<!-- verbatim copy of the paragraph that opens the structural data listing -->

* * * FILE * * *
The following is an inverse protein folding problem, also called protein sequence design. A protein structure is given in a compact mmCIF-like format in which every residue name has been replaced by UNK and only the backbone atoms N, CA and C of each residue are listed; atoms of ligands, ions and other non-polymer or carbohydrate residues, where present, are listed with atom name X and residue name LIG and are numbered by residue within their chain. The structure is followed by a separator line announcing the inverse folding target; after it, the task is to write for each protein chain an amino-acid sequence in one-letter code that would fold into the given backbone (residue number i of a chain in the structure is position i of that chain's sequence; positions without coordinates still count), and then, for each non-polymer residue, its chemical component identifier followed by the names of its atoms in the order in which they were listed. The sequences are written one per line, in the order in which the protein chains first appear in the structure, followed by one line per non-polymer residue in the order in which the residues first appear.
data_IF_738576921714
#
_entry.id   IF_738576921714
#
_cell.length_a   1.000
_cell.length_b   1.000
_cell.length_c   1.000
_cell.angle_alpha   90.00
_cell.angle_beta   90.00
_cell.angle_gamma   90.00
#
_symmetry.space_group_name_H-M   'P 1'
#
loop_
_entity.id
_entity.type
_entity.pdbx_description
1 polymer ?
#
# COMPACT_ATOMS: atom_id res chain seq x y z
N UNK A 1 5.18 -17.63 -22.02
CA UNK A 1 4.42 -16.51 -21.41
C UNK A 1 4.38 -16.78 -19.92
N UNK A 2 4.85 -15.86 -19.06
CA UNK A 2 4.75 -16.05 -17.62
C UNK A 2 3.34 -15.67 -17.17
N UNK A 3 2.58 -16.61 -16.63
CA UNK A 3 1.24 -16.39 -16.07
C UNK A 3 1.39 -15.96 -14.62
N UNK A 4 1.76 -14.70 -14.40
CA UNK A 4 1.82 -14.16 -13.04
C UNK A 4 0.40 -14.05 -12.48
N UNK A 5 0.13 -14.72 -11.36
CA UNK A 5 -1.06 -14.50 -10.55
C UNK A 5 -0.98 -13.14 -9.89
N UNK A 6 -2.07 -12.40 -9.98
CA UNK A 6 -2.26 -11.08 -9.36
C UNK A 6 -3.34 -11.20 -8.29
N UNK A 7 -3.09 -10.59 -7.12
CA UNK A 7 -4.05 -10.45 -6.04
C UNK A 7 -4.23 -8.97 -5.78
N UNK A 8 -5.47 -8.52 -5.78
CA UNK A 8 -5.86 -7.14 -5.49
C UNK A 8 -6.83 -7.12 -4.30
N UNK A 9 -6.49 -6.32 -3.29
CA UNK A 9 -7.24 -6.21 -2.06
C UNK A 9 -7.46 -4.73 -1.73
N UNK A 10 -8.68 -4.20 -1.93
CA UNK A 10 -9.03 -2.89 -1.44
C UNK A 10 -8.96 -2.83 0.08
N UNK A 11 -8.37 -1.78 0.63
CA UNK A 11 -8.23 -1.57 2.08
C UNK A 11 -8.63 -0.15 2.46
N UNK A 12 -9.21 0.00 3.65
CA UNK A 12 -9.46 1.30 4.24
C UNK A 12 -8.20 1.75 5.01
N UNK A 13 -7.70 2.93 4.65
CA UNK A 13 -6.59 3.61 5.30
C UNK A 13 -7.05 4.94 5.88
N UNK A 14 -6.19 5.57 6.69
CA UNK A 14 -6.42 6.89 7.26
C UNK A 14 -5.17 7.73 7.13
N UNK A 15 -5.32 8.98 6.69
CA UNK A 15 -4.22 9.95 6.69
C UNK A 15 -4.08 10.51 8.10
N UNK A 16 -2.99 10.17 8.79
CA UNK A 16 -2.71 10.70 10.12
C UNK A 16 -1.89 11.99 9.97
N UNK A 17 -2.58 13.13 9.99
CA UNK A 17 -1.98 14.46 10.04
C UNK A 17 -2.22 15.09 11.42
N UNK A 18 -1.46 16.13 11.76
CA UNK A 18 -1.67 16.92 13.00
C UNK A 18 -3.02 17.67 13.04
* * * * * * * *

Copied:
The following is an inverse protein folding problem, also called protein sequence design. A protein structure is given in a compact mmCIF-like format in which every residue name has been replaced by UNK and only the backbone atoms N, CA and C of each residue are listed; atoms of ligands, ions and other non-polymer or carbohydrate residues, where present, are listed with atom name X and residue name LIG and are numbered by residue within their chain. The structure is followed by a separator line announcing the inverse folding target; after it, the task is to write for each protein chain an amino-acid sequence in one-letter code that would fold into the given backbone (residue number i of a chain in the structure is position i of that chain's sequence; positions without coordinates still count), and then, for each non-polymer residue, its chemical component identifier followed by the names of its atoms in the order in which they were listed. The sequences are written one per line, in the order in which the protein chains first appear in the structure, followed by one line per non-polymer residue in the order in which the residues first appear.